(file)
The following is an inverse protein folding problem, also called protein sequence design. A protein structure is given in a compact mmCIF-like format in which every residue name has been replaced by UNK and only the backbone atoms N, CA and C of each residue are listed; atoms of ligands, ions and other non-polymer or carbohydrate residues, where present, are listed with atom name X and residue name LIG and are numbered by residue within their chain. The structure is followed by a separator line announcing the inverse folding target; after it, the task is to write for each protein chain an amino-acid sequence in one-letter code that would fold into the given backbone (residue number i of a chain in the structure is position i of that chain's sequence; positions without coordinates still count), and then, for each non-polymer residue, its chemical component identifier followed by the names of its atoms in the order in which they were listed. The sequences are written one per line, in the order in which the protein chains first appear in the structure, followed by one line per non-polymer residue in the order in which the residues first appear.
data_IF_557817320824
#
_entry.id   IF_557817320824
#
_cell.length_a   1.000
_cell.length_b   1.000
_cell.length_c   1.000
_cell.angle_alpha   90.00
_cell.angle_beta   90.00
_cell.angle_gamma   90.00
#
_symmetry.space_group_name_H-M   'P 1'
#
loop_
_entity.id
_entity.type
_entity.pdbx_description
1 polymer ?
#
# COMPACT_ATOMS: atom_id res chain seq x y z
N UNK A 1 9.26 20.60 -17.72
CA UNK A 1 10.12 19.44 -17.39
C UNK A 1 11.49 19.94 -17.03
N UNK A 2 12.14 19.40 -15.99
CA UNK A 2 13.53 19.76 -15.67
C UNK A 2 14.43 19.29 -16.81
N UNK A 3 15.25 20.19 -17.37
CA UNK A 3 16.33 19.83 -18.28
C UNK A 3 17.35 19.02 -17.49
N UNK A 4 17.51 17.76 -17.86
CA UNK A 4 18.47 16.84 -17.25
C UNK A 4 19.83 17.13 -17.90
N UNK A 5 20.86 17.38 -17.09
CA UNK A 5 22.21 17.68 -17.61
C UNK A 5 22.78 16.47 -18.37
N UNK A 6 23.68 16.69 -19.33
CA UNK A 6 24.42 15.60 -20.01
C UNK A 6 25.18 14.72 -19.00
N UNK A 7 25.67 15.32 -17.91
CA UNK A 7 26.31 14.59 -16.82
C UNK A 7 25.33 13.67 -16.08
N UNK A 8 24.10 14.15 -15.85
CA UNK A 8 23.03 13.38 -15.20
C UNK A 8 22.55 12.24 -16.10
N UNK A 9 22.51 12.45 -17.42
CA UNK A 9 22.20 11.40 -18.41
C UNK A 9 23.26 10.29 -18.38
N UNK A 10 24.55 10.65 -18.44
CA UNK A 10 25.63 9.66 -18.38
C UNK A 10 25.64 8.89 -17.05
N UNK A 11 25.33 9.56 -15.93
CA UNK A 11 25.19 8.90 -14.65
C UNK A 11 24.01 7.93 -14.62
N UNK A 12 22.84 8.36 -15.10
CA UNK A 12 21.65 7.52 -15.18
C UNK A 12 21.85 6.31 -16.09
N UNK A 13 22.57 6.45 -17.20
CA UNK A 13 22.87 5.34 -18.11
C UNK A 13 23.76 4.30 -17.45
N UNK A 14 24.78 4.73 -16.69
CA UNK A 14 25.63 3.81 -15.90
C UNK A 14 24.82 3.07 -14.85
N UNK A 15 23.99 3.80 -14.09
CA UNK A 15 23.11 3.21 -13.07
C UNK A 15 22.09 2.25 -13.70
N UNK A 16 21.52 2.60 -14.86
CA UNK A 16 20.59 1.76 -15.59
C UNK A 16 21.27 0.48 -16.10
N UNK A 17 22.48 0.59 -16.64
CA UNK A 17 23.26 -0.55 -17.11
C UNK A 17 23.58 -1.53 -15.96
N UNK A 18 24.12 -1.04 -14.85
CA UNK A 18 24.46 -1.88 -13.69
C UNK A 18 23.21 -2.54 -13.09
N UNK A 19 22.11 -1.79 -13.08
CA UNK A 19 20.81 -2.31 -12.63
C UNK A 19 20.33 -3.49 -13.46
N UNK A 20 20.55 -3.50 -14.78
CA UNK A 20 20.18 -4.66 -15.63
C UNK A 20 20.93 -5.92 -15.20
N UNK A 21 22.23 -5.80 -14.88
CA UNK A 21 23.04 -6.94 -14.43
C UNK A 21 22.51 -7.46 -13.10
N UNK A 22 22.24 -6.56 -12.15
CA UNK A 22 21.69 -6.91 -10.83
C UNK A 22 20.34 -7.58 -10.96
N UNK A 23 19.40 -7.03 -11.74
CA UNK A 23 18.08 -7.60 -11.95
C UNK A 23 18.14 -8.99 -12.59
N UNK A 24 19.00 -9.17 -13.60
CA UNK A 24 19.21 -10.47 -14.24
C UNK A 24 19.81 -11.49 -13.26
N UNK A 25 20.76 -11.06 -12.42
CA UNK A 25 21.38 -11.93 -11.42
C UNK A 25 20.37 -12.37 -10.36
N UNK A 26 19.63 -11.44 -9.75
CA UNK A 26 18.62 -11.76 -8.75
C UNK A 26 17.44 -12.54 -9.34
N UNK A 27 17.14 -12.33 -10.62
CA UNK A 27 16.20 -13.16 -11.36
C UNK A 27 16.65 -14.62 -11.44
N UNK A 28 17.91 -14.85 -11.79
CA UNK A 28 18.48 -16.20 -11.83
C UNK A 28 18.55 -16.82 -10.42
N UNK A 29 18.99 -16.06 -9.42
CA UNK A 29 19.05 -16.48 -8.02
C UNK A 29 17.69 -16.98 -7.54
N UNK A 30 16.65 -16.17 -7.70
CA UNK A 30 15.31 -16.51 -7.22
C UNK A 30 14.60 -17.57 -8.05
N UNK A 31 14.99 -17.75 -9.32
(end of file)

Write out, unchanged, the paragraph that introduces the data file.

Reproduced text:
The following is an inverse protein folding problem, also called protein sequence design. A protein structure is given in a compact mmCIF-like format in which every residue name has been replaced by UNK and only the backbone atoms N, CA and C of each residue are listed; atoms of ligands, ions and other non-polymer or carbohydrate residues, where present, are listed with atom name X and residue name LIG and are numbered by residue within their chain. The structure is followed by a separator line announcing the inverse folding target; after it, the task is to write for each protein chain an amino-acid sequence in one-letter code that would fold into the given backbone (residue number i of a chain in the structure is position i of that chain's sequence; positions without coordinates still count), and then, for each non-polymer residue, its chemical component identifier followed by the names of its atoms in the order in which they were listed. The sequences are written one per line, in the order in which the protein chains first appear in the structure, followed by one line per non-polymer residue in the order in which the residues first appear.